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The factors used to calculate child support payments are set by law. To calculate each parent's child support obligation the law generally applies each parent's income, including wages, assets such as stocks and bonds, welfare benefits, etc., and the standard of living of the child before the divorce. In certain cases, however, extraordinary needs of the child may be considered and deviations from the guidelines may be allowed. In most states where the court deviates from the guidelines, the judge is supposed to explain the reasons for the deviation in the order.
The amount of a child support award is more than a question of the child's bare necessities. If the child has a wealthy parent, that child is entitled to, and therefore needs something more than the bare necessities of life. Where the supporting parent enjoys a lifestyle that far exceeds the custodial parent's living standard, child support must to some degree reflect that more opulent lifestyle. This is so even though, as a practical matter, the child support payments will incidentally benefit others in the custodial household whom the other parent has no obligation to support
Child support is a matter of state law and each state has their own system for calculating the payment amount. There are three basic models though that each state falls under:
Child support orders generally expire upon becoming a legal adult, which usually consists of turning 18 years of age or graduation from high school whichever comes later, or if the child has married, acquired an emancipation order or enlisted in the military.
Though every state does not require child support after graduation from high school some states do require support payments to continue if the child attends college. These states include: Alabama, Alaska, District of Columbia, Hawaii, Illinois, Indiana, Iowa, Massachusetts, Michigan, Missouri, New Hampshire, New Jersey, New York, Oregon, South Carolina, Tennessee and Washington.
The inability of a parent to pay their child support order because they cannot work will not excuse them from the order. Missed payments will accrue as arrears even if a parent is in jail, in the hospital or any other situation which does not allow them to work. When the parent is able to work they will be required to pay back the arrears.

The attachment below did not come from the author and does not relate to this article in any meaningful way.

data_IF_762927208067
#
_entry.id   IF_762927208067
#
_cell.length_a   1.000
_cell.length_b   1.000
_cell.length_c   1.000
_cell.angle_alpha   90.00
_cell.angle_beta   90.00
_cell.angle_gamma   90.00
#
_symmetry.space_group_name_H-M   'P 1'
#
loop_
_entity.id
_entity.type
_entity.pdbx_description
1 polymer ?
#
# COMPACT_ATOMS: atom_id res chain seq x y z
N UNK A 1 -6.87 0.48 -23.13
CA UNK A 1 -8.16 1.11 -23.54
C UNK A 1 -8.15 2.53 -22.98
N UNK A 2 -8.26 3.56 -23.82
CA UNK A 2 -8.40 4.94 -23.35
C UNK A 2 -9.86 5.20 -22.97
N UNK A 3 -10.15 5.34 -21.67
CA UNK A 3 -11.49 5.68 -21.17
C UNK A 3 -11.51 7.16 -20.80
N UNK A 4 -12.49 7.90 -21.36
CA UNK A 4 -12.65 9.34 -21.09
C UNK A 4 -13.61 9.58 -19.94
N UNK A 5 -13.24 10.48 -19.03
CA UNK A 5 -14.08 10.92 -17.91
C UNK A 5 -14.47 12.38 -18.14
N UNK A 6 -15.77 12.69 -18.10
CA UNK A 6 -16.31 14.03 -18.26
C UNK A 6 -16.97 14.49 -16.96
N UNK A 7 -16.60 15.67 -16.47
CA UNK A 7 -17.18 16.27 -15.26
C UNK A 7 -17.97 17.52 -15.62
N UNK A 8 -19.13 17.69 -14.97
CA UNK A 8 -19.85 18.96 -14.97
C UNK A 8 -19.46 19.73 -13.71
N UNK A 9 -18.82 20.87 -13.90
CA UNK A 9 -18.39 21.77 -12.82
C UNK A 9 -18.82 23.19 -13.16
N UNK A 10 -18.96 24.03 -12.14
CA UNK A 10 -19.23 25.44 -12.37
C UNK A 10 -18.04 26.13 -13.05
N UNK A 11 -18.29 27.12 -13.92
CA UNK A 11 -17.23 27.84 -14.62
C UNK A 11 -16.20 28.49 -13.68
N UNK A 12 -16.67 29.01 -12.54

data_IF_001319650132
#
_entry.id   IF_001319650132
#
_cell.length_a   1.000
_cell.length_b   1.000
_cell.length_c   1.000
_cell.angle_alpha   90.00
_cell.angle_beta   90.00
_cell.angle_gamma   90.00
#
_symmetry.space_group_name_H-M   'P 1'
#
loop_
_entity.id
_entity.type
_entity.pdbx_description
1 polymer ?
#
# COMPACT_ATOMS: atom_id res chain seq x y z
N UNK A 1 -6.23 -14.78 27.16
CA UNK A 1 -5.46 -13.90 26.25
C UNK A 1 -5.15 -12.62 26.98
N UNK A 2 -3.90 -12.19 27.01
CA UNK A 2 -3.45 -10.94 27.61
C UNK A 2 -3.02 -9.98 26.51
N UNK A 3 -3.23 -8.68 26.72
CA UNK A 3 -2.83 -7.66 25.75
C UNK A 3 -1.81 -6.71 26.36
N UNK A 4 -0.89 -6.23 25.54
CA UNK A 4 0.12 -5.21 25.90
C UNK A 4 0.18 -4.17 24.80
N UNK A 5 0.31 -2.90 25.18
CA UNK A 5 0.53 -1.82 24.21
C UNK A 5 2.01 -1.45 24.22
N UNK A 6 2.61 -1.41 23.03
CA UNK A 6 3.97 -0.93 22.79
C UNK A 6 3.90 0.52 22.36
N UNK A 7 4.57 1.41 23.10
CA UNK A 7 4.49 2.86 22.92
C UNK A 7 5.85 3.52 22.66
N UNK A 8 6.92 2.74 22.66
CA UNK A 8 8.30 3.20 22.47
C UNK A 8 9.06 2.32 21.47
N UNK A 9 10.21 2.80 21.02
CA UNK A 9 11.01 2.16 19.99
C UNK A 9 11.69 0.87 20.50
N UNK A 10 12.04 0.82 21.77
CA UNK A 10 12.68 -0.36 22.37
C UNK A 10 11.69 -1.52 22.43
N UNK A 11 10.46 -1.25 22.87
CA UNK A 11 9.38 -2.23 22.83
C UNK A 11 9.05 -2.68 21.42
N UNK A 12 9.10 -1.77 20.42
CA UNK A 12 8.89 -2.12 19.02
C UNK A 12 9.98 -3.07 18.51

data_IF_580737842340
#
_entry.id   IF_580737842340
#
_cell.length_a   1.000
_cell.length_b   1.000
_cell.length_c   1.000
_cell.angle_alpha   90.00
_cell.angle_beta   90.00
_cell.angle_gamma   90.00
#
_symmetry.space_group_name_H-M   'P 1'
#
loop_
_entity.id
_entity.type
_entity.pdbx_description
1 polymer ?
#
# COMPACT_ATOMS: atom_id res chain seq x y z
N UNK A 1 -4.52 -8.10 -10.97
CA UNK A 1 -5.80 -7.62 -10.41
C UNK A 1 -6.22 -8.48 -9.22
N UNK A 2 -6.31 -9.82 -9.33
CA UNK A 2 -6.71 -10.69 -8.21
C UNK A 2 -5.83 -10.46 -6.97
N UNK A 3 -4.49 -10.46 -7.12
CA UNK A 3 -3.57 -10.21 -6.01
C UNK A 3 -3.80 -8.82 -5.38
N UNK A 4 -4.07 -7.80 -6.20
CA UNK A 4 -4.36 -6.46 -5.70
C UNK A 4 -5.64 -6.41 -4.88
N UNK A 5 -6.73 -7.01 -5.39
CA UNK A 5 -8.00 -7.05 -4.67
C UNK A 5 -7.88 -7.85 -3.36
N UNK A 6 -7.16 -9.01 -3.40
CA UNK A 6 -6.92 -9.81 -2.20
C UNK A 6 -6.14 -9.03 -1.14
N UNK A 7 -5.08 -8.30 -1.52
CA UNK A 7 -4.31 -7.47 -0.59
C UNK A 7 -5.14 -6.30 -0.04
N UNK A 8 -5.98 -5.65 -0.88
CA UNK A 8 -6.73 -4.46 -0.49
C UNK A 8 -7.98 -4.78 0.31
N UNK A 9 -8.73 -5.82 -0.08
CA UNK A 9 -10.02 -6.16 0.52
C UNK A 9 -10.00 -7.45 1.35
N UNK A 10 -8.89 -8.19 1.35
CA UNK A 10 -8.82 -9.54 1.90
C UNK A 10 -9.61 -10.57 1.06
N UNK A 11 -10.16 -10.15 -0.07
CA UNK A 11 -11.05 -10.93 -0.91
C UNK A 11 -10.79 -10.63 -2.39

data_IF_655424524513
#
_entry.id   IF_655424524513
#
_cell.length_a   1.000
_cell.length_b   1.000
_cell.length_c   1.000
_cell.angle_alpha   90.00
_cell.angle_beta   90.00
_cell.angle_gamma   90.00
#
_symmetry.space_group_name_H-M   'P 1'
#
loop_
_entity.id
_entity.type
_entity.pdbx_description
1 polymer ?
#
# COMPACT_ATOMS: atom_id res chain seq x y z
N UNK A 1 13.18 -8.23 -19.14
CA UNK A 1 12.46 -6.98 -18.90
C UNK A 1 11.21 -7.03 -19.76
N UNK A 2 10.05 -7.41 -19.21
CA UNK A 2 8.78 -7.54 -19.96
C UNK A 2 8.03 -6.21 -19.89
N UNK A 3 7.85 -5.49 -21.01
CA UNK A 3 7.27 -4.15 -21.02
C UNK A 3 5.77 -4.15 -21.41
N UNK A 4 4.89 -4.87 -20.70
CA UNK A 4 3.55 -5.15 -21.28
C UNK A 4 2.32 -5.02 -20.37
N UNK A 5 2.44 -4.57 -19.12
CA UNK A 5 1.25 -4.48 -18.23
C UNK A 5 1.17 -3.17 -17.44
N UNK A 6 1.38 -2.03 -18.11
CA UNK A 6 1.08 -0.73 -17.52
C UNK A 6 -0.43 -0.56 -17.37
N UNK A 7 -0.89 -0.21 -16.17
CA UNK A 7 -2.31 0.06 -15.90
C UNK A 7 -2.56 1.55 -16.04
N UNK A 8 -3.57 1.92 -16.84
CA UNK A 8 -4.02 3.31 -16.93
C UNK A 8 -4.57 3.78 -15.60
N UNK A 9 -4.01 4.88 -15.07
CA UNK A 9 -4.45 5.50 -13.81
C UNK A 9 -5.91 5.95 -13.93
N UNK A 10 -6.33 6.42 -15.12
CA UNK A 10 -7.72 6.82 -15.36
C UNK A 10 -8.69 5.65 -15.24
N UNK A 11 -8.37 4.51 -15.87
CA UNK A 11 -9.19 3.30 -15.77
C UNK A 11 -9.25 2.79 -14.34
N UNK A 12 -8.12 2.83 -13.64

Every state treats child visitation and custody separately from the obligation to pay child support. If a parent is not granted visitation by the court or if the other parent interferes with a visitation or custody order the parent may not protest by refusing to pay their child support payments.
A child support order is entered based on the parents' current income levels. A parent may not unilaterally reduce or stop their child support payments because of a loss of income or additional expenses. If a parent feels that their current child support payment is too high they may ask the court to modify the order. Until a modification order is entered the original child support amount is still in effect. Likewise, a parent may ask the court to increase a parent's child support payment because of added income or decreased expenses.
A non-custodial parent may be required to pay part of the cost of their child's day care if the custodial parent uses day care to go to work. Because the employment of the custodial parent increases the amount of income used to support the child both parents benefit from the cost of child care. Thus, this cost may be divided between the parents (usually 50% each). The parent who actually pays for the child care receives payment from the other parent.
This article is intended to be helpful and informative. But even common legal matters can become complex and stressful. A qualified child support lawyer can address your particular legal needs, explain the law, and represent you in court. Take the first step now and contact a local child support attorney to discuss your specific legal situation.